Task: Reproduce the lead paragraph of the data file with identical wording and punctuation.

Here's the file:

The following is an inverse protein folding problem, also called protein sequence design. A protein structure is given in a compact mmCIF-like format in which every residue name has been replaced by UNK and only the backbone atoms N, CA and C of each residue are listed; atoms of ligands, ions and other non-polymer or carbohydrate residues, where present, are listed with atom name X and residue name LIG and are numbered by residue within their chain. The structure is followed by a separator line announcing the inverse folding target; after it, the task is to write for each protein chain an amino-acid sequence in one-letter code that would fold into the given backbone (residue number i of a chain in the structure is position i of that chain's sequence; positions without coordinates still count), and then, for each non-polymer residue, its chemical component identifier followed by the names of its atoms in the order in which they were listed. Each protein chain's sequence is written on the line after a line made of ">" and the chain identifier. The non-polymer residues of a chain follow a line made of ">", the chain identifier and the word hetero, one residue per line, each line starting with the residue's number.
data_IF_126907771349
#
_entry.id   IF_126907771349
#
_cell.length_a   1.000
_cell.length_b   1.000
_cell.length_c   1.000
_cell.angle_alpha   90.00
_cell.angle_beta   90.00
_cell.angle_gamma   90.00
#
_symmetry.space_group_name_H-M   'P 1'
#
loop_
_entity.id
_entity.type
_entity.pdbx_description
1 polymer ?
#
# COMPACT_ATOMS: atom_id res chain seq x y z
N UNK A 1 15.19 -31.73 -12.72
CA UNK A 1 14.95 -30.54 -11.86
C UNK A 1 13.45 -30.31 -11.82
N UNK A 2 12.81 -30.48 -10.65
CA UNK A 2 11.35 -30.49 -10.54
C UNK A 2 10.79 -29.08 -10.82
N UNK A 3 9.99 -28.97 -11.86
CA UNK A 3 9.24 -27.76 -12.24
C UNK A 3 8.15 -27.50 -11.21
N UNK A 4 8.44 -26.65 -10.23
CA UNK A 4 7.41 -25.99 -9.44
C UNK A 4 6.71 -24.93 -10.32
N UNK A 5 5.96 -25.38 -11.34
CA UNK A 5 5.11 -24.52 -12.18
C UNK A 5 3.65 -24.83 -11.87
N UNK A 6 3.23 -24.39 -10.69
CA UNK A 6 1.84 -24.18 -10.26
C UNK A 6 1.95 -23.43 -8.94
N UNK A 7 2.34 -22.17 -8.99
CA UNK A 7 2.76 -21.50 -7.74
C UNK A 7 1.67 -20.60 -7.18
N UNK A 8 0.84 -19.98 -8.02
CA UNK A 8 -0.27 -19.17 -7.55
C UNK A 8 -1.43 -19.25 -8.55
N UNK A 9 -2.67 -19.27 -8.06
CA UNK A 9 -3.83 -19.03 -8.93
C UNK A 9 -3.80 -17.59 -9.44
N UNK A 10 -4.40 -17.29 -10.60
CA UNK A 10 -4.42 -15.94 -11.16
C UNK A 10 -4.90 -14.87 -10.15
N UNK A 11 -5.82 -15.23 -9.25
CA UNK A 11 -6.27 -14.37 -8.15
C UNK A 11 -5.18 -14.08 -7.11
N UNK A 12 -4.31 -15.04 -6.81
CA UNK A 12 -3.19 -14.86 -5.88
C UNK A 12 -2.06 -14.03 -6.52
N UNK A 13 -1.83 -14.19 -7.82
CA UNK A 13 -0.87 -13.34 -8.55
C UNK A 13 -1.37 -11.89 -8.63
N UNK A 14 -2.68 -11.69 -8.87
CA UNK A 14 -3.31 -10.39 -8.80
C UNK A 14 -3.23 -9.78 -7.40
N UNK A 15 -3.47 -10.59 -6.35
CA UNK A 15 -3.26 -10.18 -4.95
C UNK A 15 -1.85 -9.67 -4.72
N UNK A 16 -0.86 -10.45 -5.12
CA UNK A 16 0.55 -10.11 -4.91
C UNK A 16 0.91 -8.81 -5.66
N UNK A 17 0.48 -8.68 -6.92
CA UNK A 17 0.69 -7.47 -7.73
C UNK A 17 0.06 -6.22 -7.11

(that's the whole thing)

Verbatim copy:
The following is an inverse protein folding problem, also called protein sequence design. A protein structure is given in a compact mmCIF-like format in which every residue name has been replaced by UNK and only the backbone atoms N, CA and C of each residue are listed; atoms of ligands, ions and other non-polymer or carbohydrate residues, where present, are listed with atom name X and residue name LIG and are numbered by residue within their chain. The structure is followed by a separator line announcing the inverse folding target; after it, the task is to write for each protein chain an amino-acid sequence in one-letter code that would fold into the given backbone (residue number i of a chain in the structure is position i of that chain's sequence; positions without coordinates still count), and then, for each non-polymer residue, its chemical component identifier followed by the names of its atoms in the order in which they were listed. Each protein chain's sequence is written on the line after a line made of ">" and the chain identifier. The non-polymer residues of a chain follow a line made of ">", the chain identifier and the word hetero, one residue per line, each line starting with the residue's number.